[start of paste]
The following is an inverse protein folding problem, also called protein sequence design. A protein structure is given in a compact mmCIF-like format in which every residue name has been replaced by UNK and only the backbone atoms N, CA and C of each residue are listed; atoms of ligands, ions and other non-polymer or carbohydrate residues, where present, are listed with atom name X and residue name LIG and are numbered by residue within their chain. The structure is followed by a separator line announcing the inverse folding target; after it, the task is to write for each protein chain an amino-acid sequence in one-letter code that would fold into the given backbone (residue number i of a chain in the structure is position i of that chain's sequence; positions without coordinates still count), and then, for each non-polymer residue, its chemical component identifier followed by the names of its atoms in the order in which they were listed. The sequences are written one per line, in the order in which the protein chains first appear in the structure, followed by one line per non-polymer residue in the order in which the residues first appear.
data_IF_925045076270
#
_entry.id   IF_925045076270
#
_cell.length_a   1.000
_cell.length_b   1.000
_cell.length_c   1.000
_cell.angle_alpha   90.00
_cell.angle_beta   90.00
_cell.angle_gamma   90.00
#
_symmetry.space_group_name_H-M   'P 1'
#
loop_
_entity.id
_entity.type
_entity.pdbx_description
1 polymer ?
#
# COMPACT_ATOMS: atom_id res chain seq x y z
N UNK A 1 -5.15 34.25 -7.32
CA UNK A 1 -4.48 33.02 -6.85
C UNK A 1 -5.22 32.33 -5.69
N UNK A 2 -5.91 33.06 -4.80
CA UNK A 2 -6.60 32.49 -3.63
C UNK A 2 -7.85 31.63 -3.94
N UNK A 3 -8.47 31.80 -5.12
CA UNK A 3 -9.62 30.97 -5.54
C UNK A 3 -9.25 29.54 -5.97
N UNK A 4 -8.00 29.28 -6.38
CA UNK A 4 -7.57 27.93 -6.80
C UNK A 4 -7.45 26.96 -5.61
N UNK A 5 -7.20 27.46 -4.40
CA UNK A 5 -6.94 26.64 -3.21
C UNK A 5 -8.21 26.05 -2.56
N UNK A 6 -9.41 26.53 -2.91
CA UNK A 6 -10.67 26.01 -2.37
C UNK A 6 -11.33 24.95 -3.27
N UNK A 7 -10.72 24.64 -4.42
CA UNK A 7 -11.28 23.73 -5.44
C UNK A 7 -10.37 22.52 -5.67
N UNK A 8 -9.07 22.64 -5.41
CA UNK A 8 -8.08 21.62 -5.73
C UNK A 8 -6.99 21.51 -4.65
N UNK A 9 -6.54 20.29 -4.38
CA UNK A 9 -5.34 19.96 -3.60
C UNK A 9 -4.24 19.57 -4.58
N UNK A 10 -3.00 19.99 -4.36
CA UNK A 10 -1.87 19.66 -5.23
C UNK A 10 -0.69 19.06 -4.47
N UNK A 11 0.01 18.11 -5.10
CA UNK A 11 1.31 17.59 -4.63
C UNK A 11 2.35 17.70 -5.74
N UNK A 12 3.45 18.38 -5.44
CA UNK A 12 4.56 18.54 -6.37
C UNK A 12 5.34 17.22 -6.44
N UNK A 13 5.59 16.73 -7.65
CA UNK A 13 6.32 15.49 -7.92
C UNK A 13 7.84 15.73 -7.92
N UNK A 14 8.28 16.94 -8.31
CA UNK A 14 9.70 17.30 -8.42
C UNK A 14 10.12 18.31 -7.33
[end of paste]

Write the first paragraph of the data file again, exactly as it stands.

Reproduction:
The following is an inverse protein folding problem, also called protein sequence design. A protein structure is given in a compact mmCIF-like format in which every residue name has been replaced by UNK and only the backbone atoms N, CA and C of each residue are listed; atoms of ligands, ions and other non-polymer or carbohydrate residues, where present, are listed with atom name X and residue name LIG and are numbered by residue within their chain. The structure is followed by a separator line announcing the inverse folding target; after it, the task is to write for each protein chain an amino-acid sequence in one-letter code that would fold into the given backbone (residue number i of a chain in the structure is position i of that chain's sequence; positions without coordinates still count), and then, for each non-polymer residue, its chemical component identifier followed by the names of its atoms in the order in which they were listed. The sequences are written one per line, in the order in which the protein chains first appear in the structure, followed by one line per non-polymer residue in the order in which the residues first appear.